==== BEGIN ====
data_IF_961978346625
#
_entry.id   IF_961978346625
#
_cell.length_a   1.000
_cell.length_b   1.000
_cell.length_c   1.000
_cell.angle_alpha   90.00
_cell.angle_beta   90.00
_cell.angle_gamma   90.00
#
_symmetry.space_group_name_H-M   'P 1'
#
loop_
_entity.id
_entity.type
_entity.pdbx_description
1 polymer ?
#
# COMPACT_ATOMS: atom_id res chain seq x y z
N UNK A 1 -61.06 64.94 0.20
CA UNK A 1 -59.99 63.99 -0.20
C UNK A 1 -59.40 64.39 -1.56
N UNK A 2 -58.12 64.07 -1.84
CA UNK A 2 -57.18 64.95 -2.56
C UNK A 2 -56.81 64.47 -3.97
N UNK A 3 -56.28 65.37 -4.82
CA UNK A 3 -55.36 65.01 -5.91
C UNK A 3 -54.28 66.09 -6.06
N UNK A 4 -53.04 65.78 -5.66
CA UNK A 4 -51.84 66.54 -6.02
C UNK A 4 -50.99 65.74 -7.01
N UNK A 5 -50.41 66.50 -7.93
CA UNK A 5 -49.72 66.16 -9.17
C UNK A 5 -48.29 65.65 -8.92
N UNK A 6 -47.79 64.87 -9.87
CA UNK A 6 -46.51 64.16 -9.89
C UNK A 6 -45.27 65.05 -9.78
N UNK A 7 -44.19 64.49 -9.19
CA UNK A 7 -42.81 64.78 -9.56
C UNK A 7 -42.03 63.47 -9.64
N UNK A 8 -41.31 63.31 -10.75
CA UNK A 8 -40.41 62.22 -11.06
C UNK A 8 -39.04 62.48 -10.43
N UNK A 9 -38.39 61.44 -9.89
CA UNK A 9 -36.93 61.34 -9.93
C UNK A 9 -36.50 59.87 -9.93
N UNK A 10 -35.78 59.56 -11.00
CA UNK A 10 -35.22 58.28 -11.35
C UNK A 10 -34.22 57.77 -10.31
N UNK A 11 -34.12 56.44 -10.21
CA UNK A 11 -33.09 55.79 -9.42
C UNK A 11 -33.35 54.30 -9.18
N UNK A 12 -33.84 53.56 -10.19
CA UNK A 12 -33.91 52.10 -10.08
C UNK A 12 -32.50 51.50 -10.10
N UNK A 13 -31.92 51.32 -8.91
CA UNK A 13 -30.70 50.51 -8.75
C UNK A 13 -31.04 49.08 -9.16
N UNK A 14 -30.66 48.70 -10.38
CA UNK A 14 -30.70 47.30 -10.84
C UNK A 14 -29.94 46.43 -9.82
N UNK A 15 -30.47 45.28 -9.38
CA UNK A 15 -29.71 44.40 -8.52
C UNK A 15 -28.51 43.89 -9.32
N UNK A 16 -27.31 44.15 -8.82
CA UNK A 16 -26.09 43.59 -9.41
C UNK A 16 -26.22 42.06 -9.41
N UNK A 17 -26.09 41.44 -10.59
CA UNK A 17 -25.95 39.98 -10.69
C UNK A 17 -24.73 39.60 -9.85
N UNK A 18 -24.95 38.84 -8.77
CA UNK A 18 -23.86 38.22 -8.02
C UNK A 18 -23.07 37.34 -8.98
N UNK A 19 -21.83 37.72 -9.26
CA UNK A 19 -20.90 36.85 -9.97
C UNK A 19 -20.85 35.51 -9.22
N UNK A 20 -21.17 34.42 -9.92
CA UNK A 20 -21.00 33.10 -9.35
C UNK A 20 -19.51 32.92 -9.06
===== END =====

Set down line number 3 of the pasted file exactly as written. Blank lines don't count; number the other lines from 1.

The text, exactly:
_entry.id   IF_961978346625